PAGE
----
As Arien Mack wrote in 2011, most of us generally assume that our visual experience is a faithful representation of the scenes at which we are looking, and that our eyes function much like a camera, sending images of those scenes to our brain, which receives them and produces our perceptual experience. But this, as it turns out, is a mistaken assumption. In the 2016 issue, Mack writes that “inattentional blindness”—our failure to see what is there when we are not paying attention to it—is like our failure to see those we consider "other," revealing how our prejudices influence what we see and what we don’t.
In recent newsletters (which you can read here), we have written about the concept of truth, with particular consideration given to why it matters that we think about the idea of truth at a time when “post-truth,” “alternative facts,” and “fake news” have cultural traction. As Neal Curtis wrote in his 2011 article on “Three Realms in the Activity of the Image,” images have always fascinated us for their power to both convey truth and obscure it. He wrote, “For Plato, the truth was always visual in nature.” Emily Greenwood, in the 2016 issue on Invisibility, argued that, to reread Plato’s myth of Gyges' ring, a ring that had the mythical power to make its wearer invisible, in the context of America today forces us to confront the issue of the visibility and the invisibility of citizens, and the relationship between citizenship and the visual realm. Strategic invisibility, then as now, often plays a destructive role in democratic societies often masking the presence of extreme inequalities.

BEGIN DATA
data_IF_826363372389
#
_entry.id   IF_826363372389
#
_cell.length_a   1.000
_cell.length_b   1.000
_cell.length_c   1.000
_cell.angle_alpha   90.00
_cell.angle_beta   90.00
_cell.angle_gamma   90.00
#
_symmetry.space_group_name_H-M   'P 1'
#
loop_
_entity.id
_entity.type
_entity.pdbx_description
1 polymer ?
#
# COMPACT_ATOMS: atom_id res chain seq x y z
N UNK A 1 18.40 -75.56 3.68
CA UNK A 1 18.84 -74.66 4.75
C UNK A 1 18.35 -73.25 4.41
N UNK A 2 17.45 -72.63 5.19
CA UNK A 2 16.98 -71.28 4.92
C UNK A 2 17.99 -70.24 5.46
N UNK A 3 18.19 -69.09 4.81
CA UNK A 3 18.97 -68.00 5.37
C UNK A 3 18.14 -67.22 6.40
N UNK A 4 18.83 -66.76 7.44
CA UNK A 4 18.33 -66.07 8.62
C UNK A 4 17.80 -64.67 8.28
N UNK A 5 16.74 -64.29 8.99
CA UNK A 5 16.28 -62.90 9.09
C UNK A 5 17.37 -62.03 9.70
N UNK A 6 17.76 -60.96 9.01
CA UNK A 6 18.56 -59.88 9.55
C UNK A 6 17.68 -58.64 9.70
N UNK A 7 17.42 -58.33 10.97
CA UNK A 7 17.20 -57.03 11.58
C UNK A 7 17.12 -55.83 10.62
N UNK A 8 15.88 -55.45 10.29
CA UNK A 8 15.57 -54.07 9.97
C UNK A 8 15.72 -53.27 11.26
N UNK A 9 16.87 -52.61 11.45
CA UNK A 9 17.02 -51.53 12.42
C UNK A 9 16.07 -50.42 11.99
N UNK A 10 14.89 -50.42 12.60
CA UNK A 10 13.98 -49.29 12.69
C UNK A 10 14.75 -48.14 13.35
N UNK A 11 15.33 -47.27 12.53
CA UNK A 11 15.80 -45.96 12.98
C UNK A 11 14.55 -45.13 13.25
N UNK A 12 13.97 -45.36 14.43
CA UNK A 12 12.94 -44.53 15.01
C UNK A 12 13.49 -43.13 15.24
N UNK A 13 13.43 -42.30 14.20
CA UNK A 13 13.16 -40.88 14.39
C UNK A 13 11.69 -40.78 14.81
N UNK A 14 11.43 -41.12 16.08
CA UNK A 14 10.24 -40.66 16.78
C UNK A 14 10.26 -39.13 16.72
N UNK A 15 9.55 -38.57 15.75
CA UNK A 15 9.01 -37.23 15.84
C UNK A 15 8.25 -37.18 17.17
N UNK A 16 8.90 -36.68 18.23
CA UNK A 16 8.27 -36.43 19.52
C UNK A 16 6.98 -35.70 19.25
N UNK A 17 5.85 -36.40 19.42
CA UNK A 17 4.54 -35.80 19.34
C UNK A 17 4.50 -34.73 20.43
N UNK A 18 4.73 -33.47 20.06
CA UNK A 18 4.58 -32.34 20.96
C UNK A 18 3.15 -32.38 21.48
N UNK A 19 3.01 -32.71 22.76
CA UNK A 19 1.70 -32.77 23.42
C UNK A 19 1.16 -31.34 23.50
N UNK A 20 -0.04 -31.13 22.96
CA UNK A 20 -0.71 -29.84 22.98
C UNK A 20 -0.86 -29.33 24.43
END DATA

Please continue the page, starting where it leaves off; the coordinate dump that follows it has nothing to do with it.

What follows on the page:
The surfeit of images that characterize modern life play many powerful and often conflicting roles. Yet it is crucial that we also consider the relationship of images and visual representations to what we consider the truth, particularly when it comes to political matters.
- Lydia Nobbs